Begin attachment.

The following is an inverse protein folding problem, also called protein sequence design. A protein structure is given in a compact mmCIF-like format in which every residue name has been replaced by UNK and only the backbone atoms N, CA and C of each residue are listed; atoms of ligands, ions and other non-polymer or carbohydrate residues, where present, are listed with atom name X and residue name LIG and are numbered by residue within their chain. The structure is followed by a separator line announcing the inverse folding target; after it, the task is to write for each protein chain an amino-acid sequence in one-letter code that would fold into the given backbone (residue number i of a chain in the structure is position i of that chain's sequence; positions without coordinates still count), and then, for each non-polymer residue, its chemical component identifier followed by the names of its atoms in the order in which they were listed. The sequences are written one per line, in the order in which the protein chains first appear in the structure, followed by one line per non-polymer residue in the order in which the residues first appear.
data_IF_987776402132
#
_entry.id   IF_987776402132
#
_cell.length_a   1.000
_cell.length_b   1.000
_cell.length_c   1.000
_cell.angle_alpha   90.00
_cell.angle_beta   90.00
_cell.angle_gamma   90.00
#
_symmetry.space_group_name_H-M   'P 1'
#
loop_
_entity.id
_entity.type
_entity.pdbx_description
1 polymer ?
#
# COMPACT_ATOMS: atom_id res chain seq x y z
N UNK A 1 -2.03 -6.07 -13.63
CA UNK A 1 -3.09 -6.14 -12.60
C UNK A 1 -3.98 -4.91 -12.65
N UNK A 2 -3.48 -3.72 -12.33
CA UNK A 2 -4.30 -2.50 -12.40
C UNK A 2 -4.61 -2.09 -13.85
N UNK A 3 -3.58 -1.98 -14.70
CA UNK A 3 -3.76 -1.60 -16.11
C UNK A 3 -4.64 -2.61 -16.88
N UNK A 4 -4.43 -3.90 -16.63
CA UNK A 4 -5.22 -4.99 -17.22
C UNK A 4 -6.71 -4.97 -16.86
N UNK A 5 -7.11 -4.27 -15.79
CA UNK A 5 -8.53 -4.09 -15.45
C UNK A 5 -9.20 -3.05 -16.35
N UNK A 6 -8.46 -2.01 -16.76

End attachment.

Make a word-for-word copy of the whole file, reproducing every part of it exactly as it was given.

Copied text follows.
The following is an inverse protein folding problem, also called protein sequence design. A protein structure is given in a compact mmCIF-like format in which every residue name has been replaced by UNK and only the backbone atoms N, CA and C of each residue are listed; atoms of ligands, ions and other non-polymer or carbohydrate residues, where present, are listed with atom name X and residue name LIG and are numbered by residue within their chain. The structure is followed by a separator line announcing the inverse folding target; after it, the task is to write for each protein chain an amino-acid sequence in one-letter code that would fold into the given backbone (residue number i of a chain in the structure is position i of that chain's sequence; positions without coordinates still count), and then, for each non-polymer residue, its chemical component identifier followed by the names of its atoms in the order in which they were listed. The sequences are written one per line, in the order in which the protein chains first appear in the structure, followed by one line per non-polymer residue in the order in which the residues first appear.
data_IF_987776402132
#
_entry.id   IF_987776402132
#
_cell.length_a   1.000
_cell.length_b   1.000
_cell.length_c   1.000
_cell.angle_alpha   90.00
_cell.angle_beta   90.00
_cell.angle_gamma   90.00
#
_symmetry.space_group_name_H-M   'P 1'
#
loop_
_entity.id
_entity.type
_entity.pdbx_description
1 polymer ?
#
# COMPACT_ATOMS: atom_id res chain seq x y z
N UNK A 1 -2.03 -6.07 -13.63
CA UNK A 1 -3.09 -6.14 -12.60
C UNK A 1 -3.98 -4.91 -12.65
N UNK A 2 -3.48 -3.72 -12.33
CA UNK A 2 -4.30 -2.50 -12.40
C UNK A 2 -4.61 -2.09 -13.85
N UNK A 3 -3.58 -1.98 -14.70
CA UNK A 3 -3.76 -1.60 -16.11
C UNK A 3 -4.64 -2.61 -16.88
N UNK A 4 -4.43 -3.90 -16.63
CA UNK A 4 -5.22 -4.99 -17.22
C UNK A 4 -6.71 -4.97 -16.86
N UNK A 5 -7.11 -4.27 -15.79
CA UNK A 5 -8.53 -4.09 -15.45
C UNK A 5 -9.20 -3.05 -16.35
N UNK A 6 -8.46 -2.01 -16.76